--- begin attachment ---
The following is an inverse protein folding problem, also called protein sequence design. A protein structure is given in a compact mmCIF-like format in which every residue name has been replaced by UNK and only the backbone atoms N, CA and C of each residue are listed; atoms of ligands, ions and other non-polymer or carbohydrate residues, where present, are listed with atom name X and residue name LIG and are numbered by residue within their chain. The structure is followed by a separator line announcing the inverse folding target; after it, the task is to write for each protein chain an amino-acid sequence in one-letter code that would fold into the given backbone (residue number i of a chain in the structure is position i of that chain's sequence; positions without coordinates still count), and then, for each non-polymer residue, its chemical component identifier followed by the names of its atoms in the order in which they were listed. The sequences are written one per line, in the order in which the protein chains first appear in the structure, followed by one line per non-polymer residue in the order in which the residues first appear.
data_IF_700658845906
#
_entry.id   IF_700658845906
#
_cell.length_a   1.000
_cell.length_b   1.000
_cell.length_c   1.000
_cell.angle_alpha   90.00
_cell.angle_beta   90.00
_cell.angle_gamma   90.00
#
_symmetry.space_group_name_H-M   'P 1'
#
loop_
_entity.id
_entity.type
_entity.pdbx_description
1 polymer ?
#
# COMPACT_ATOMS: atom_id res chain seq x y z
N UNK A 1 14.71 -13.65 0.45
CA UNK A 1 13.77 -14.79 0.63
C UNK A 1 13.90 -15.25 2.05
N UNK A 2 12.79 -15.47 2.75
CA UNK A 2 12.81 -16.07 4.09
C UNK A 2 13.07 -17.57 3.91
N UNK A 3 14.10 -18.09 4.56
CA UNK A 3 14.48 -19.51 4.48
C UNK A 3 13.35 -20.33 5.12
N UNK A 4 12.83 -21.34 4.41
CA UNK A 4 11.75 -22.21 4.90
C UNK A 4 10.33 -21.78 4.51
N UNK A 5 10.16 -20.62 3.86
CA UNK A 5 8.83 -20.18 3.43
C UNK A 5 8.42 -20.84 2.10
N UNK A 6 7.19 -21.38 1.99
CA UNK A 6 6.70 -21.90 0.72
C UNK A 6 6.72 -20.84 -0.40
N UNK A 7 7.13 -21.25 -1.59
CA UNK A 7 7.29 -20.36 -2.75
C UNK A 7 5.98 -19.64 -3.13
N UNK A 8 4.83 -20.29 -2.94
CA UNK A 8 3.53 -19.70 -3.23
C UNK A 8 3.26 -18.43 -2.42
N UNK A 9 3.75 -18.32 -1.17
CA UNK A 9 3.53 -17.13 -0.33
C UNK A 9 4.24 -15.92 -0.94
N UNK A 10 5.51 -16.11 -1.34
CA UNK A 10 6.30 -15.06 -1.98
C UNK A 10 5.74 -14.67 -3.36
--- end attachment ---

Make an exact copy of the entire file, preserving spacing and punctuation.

The following is an inverse protein folding problem, also called protein sequence design. A protein structure is given in a compact mmCIF-like format in which every residue name has been replaced by UNK and only the backbone atoms N, CA and C of each residue are listed; atoms of ligands, ions and other non-polymer or carbohydrate residues, where present, are listed with atom name X and residue name LIG and are numbered by residue within their chain. The structure is followed by a separator line announcing the inverse folding target; after it, the task is to write for each protein chain an amino-acid sequence in one-letter code that would fold into the given backbone (residue number i of a chain in the structure is position i of that chain's sequence; positions without coordinates still count), and then, for each non-polymer residue, its chemical component identifier followed by the names of its atoms in the order in which they were listed. The sequences are written one per line, in the order in which the protein chains first appear in the structure, followed by one line per non-polymer residue in the order in which the residues first appear.
data_IF_700658845906
#
_entry.id   IF_700658845906
#
_cell.length_a   1.000
_cell.length_b   1.000
_cell.length_c   1.000
_cell.angle_alpha   90.00
_cell.angle_beta   90.00
_cell.angle_gamma   90.00
#
_symmetry.space_group_name_H-M   'P 1'
#
loop_
_entity.id
_entity.type
_entity.pdbx_description
1 polymer ?
#
# COMPACT_ATOMS: atom_id res chain seq x y z
N UNK A 1 14.71 -13.65 0.45
CA UNK A 1 13.77 -14.79 0.63
C UNK A 1 13.90 -15.25 2.05
N UNK A 2 12.79 -15.47 2.75
CA UNK A 2 12.81 -16.07 4.09
C UNK A 2 13.07 -17.57 3.91
N UNK A 3 14.10 -18.09 4.56
CA UNK A 3 14.48 -19.51 4.48
C UNK A 3 13.35 -20.33 5.12
N UNK A 4 12.83 -21.34 4.41
CA UNK A 4 11.75 -22.21 4.90
C UNK A 4 10.33 -21.78 4.51
N UNK A 5 10.16 -20.62 3.86
CA UNK A 5 8.83 -20.18 3.43
C UNK A 5 8.42 -20.84 2.10
N UNK A 6 7.19 -21.38 1.99
CA UNK A 6 6.70 -21.90 0.72
C UNK A 6 6.72 -20.84 -0.40
N UNK A 7 7.13 -21.25 -1.59
CA UNK A 7 7.29 -20.36 -2.75
C UNK A 7 5.98 -19.64 -3.13
N UNK A 8 4.83 -20.29 -2.94
CA UNK A 8 3.53 -19.70 -3.23
C UNK A 8 3.26 -18.43 -2.42
N UNK A 9 3.75 -18.32 -1.17
CA UNK A 9 3.53 -17.13 -0.33
C UNK A 9 4.24 -15.92 -0.94
N UNK A 10 5.51 -16.11 -1.34
CA UNK A 10 6.30 -15.06 -1.98
C UNK A 10 5.74 -14.67 -3.36